That doesn’t mean ISPs and network providers don’t have a responsibility to their customers to provide secure transport of customer data across their networks. ISPs are in the position to detect and intercept threats before they can reach customers, and have expertise and resources that home users and small businesses don’t have, that makes them better able to implement effective security measures. However, they also have to walk a fine line to prevent blocking content that customers want. Some customer contracts may prohibit ISPs from filtering traffic.
There has been increasing demands from customers and from the security community for ISPs to take a more active role in protecting customers from malicious traffic. The FCC has issued best security practices guidelines for ISPs and solicits comments from the security industry and public to improve on them.
Harvard’s Belfer Center published Duties for Internet Service Providers that includes many security-related responsibilities.
Corero Network Security issued a report last year concluding that the inability of ISPs to offer secure services was a contributor to recent exploits such as those of OpenSSL and NTP vulnerabilities.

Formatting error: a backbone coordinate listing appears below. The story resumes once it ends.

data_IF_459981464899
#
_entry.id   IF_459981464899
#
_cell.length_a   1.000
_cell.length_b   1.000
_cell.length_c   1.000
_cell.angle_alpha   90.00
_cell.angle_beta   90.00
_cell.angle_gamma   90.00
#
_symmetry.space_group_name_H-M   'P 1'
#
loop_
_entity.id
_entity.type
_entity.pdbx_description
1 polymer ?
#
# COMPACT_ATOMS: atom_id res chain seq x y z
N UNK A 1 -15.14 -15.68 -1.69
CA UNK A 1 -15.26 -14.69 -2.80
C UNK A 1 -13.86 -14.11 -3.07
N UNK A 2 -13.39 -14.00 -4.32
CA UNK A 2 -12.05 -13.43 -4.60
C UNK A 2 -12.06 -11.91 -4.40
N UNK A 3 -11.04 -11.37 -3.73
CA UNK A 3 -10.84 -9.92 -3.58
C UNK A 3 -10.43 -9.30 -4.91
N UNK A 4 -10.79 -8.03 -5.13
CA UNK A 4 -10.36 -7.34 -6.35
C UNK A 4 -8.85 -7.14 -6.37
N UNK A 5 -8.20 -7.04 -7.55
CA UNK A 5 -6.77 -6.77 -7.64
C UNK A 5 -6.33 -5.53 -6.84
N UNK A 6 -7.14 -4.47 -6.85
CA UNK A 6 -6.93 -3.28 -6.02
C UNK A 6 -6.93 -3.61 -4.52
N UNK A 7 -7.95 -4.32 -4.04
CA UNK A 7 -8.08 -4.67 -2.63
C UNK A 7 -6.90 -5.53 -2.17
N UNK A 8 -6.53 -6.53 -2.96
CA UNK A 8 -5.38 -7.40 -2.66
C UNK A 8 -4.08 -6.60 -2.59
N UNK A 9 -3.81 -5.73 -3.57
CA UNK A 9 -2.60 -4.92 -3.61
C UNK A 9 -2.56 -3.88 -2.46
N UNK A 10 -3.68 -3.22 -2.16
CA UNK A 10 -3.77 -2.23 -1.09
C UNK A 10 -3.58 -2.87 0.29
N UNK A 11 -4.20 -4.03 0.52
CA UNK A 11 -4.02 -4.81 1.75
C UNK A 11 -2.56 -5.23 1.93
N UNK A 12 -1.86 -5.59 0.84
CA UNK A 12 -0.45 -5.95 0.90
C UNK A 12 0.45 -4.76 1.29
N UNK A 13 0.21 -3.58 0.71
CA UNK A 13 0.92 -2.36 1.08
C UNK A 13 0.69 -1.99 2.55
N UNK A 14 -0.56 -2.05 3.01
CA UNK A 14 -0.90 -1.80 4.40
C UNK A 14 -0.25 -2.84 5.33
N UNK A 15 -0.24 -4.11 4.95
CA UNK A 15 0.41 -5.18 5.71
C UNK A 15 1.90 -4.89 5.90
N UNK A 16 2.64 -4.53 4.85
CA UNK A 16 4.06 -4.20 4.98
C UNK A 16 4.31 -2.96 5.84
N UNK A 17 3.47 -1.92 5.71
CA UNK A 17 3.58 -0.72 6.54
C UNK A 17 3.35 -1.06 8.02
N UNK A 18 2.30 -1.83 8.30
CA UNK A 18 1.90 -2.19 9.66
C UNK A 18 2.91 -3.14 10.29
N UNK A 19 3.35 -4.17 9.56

However, ISPs may be concerned that if they take on the task of providing more security, they will incur more liability in case breaches do occur. This is analogous to the reasoning of hotels and cruise ships that don’t employ life guards for the pools that their customers use because they believe this implicitly makes them more legally responsible for accidental drownings in those pools.
Responsibility of cloud services providers
The role of cloud providers differs significantly from that of ISPs, even though both technically provide “Internet services.” Whereas the ISP is merely a conduit, the cloud provider takes over the duties formerly relegated to on-premises network administrators that include providing a place to store their data, software applications, email, web, database and communications servers and even in some cases end-user desktops. Thus the cloud provider is also responsible for the security of all these services.